Review: Shaolin Cowboy bebops its way to insanity


  • Books
  • Tuesday, 26 May 2015

That's the most speech balloons you'll see coming out of Shaolin Cowboy in Shemp Buffet.

Think Mad Max: Fury Road redefined “crazy”? Then you haven’t received an eyeful – let alone dozens of eyefuls – of Hard Boiled artist Geof Darrow’s utterly mad-as-a-hatter opus Shaolin Cowboy: Shemp Buffet.

Shaolin Cowboy is a Darrow creation who’s been around since, oh, 2004 but whose appearances span a measly 11 issues in as many years. Seven issues were published by Burlyman Entertainment, the imprint of the Wachowskis (only natural, since Darrow was “conceptual designer” on all three of their Matrix films) ... and then the Cowboy went into hibernation from 2007 until Dark Horse picked it up in 2013.

The titular character is a serene-looking, bald and slightly pudgy warrior who was “asked to leave” the Shaolin Temple. He wanders a strange land set “the day after yesterday and a week before tomorrow” – but really, all that is immaterial.

All you need to know is that this collection of the first four issues of Shaolin Cowboy’s Dark Horse run is an oversized visual indulgence, of the Cowboy doing very little apart from killing zombies.

Apparently, he has escaped from hell (the events of the Burlyman run, ending with the Cowboy down “there”, are recapped in a pun-heavy prologue in this collection) into the desert and is pursued by a horde of zombies.

A bit of digression here to talk about shemps. Thanks to Sam Raimi and his love for the Three Stooges, it has become a term for someone who appears in a film as a replacement for another person. Long story, basically it has to do with how original Stooge Shemp Howard was replaced with a fake after he died (Google “fake Shemp” for further details).

Shaolin Cowboy: Shemp Buffet, written and drawn by Geof Darrow, published by Dark Horse Comics
Shaolin Cowboy: Shemp Buffet, written and drawn by Geof Darrow, published by Dark Horse Comics

According to the Dark Horse publicity blurbs, these zombies from hell are intent on “turning America’s finest youth into an endless shemp buffet”. Whether or not that’s a commentary on the youth of America – referring to them as shemps, I mean – is open to interpretation.

The example of that youth on display in this book, a gang of drunken waste-of-oxygen types, stumbles into the middle of this undead shuffle to complicate the ongoing chaos. And the rest, as they say, is page after page of sprawling, incredibly detailed, intricately conceptualised, highly dynamic panoramas of zombie-killing. There are probably more zombie kills every four pages than in an entire season of The Walking Dead.

There is an astounding wealth of detail in each and every figure – even the background ones. The zombies are curiously expressive and, um, anatomically correct (even if that anatomical correctness is wasted and shrivelled away), while the scavengers infesting their bodies look almost alive. And to borrow a line from Clive Barker, they are all a book of blood – wherever they’re opened (by chainsaw, mostly), they’re red.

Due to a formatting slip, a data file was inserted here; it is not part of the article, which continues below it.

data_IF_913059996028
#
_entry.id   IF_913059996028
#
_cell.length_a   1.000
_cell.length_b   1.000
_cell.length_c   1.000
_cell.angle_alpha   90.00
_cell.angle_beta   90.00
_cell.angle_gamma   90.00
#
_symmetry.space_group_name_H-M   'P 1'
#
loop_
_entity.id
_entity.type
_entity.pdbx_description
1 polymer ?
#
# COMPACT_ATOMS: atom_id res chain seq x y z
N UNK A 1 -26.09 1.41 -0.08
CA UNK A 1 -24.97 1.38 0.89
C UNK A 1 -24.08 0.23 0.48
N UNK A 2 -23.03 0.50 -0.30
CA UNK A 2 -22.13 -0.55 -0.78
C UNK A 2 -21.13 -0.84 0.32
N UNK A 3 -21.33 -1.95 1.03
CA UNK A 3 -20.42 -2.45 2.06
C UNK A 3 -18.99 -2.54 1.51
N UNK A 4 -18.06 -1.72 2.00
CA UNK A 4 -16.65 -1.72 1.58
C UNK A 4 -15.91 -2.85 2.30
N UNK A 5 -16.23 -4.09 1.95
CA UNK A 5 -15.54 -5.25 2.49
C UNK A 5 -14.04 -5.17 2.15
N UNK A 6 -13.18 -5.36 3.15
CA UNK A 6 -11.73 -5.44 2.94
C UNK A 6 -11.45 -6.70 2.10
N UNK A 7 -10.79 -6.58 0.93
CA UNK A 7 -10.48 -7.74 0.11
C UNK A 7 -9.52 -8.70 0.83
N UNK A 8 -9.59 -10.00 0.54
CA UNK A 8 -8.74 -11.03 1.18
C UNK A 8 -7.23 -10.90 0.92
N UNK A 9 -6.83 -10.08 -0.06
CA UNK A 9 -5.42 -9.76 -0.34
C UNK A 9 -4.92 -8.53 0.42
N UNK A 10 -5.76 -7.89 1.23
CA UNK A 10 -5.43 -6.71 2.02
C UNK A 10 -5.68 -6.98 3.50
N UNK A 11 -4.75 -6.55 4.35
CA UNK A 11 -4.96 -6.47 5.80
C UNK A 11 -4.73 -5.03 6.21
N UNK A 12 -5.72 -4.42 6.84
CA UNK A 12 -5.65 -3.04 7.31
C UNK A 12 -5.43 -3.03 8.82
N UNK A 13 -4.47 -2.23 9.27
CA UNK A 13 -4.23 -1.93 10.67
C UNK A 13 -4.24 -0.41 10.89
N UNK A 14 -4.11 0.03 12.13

And then there’s the matter of the kills. Initially, they’re carried out by the Cowboy’s weapon of choice, two chainsaws attached to each end of a very long polestaff.

Then it comes down to just about every kung fu killing stroke you’ve seen in, like, every kung fu movie ever. Palm strike? Crane kick? Tiger claw? Hopscotch on heads? Check, check, check, check.

Spinaroonie time: There are only two chainsaws, really. But Shaolin Cowboy is so dang fast, he can even turn persistence of vision into a deadly weapon.
Spinaroonie time: There are only two chainsaws, really. But Shaolin Cowboy is so dang fast, he can even turn persistence of vision into a deadly weapon.

Darrow, also known for his Frank Miller collaborations Hard Boiled and Big Guy And Rusty The Boy Robot, really cuts loose with his imagination even if the field in which he lets it run wild is somewhat limited. If there is one overarching statement Darrow is making here, it is simply: “Because I can!”

And as for my statement – well, I have never been as simultaneously fascinated, awed, appalled and impatient (for something else apart from zombie slaughter to happen) while reading any kind of graphic tale as I was while going through this book. Call it an art book, a self-indulgent showcase of showing off, a plot outline in search of a script – just don’t call it ordinary.

Kwai Chang Caine never had days like this, but some other Shaolin Cowboys just can't get enough of the undead.
Kwai Chang Caine never had days like this, but some other Shaolin Cowboys just can't get enough of the undead.

Handsomely bound and certain to look impressive on any bookshelf, Shaolin Cowboy: Shemp Buffet is not for everyone, but might appeal – in addition to completists – to those in search of something experimental or that will just smack you in the chops, over and over again. And then some more, until it decides to stop.


 

Shaolin Cowboy: Shemp Buffet and Shoplifter are available from Kinokuniya, Suria KLCC. Call 03-2164 8133 or e-mail: ebd3_kbm@kinokuniya.co.jp.

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